When France announced that it would host last weekend’s fournation summit on its Caribbean island of Guadeloupe, Canada’s name was noticeably absent from the guest list (Britain, the United States and West Germany). It seemed that, once again, France had deliberately snubbed Canada, whether out of sympathy for Quebec’s separatists, disdain for Canada as a country, or some other reason. Adding insult to injury, the announcement came the day before Prime Minister Pierre Trudeau was to see French President Valéry Giscard d’Estaing at the Elysée palace. “The timing was downright offensive,” said one Ottawa diplomat.
But, coming from France, it was not surprising. Since Charles de Gaulle’s famous Vive le Québec libre speech in Montréal in 1967, relations between Canada and France have been littered with insults. And, in 1975, when France hosted the first in the latest series of summits of leading industrial nations, Canada was not invited even though Italy, with a smaller gross national product, was. No amount of lobbying could alter that but Canada was invited to subsequent summits hosted by the Americans (Puerto Rico, 1976), the British (London, 1977) and the Germans (Bonn, 1978), it seemed she was a permanent member of the club until Guadeloupe. In contrast to 1975, however, Canada has not raised a fuss since both Italy and Japan, the non-Communist world’s second largest economic power, have also been left out. Trudeau noted that he had been invited to a recent meeting of nations in Jamaica that France and the U.S. did not attend, and added: “I think we must part ourselves from the idea that a good summit can’t be held without Canada being there.”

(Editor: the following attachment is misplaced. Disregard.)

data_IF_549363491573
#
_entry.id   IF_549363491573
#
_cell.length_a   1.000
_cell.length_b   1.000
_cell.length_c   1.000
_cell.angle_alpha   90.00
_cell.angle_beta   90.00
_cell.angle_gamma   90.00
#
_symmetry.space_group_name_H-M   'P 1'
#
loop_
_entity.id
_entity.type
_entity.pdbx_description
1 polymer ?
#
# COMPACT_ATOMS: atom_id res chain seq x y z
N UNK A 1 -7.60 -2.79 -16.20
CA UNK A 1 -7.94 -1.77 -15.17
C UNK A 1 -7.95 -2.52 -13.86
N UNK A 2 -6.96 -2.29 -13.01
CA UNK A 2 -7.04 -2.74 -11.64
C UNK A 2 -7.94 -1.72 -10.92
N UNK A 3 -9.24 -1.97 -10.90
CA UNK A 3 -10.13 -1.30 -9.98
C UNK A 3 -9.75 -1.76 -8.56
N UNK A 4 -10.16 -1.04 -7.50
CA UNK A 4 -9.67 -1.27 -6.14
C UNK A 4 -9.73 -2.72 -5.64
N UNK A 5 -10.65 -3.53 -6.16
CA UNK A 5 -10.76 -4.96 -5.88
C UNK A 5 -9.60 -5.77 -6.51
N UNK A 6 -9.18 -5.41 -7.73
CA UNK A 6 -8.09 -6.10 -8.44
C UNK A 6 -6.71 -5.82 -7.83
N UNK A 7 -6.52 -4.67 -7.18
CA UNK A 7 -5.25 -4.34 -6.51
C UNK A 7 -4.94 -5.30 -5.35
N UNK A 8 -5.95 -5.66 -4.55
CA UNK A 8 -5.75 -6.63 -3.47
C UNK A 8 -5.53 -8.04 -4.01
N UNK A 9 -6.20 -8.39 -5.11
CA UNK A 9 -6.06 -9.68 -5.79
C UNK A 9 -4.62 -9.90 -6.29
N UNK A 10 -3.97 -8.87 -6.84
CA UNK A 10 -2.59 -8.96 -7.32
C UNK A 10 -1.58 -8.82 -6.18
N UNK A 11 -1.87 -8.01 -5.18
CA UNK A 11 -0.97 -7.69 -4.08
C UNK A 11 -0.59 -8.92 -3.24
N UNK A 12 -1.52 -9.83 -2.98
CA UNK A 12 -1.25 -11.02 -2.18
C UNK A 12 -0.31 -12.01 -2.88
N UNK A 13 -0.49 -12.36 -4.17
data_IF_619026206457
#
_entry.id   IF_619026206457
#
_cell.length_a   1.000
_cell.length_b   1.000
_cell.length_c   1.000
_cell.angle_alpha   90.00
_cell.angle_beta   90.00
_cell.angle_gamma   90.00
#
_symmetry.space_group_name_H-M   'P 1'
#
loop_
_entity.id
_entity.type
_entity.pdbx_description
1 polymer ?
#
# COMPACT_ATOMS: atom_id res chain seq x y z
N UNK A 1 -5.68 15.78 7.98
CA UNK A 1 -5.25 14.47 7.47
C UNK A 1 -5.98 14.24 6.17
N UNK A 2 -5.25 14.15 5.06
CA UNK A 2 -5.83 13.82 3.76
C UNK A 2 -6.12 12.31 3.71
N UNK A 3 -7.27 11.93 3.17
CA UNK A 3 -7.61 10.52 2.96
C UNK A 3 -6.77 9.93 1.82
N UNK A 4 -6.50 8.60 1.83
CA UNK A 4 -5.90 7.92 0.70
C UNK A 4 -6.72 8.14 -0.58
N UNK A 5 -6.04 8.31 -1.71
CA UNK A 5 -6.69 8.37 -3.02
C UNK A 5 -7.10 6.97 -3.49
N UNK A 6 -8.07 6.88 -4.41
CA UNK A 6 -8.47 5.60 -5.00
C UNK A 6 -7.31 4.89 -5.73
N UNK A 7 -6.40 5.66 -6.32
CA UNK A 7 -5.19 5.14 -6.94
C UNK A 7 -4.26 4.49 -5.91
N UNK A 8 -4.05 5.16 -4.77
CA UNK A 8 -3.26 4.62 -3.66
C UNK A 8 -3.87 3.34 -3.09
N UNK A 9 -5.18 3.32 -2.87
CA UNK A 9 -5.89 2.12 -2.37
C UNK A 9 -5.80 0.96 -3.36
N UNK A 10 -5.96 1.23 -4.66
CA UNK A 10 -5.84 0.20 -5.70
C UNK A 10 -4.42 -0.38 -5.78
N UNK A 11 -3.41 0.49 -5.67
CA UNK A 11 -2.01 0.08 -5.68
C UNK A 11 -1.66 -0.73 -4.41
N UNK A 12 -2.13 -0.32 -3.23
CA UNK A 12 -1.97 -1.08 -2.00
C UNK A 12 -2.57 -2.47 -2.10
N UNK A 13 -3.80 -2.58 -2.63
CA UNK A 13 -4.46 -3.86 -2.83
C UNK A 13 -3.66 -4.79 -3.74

Canadian officials also attempted to* take some of the sting out of the French snub by pointing out that the informal agenda of the Guadeloupe summit consisted not of economic issues, as did the previous summits, but of “political” matters such as the Strategic Arms Limitation Talks, the futures of Namibia and Rhodesia, rapprochement with China, the power keg in Iran and growing Islamic influence over world affairs. That explanation not only suggests that Canada, somehow, has less interest in such matters than the invited countries; it is also probably untrue. Non-Canadian sources indicated that the OPEC price hike, trade and the international economic slump were likely to be discussed. There was also considerable suspicion that economic relations with Japan were on the agenda—and hence the reason for that country’s exclusion.
Finally, Canadian spokesmen, including Trudeau himself, suggested France cannot be blamed for leaving Canada off the guest list because the initiative for the summit came from Washington, not Paris. While that may be true, there is no doubt from whence the invitations came: Paris. Asked the influential British magazine, the Economist “Who else would have the gall to call so many meetings of free world leaders?”
It appears that Giscard, whom the Economist calls “Europe’s last emperor” and who must cater to Gaullist sentiment in France, is trying to revive de Gaulle’s old idea of the “directorate,” a group of four nations that would meet regularly and order the affairs of the non-Communist world. Whether the
Japanese, in particular, are willing to be so ordered is doubtful. More certain is that the next summit will be held in Tokyo in June—and Canada has already been invited.
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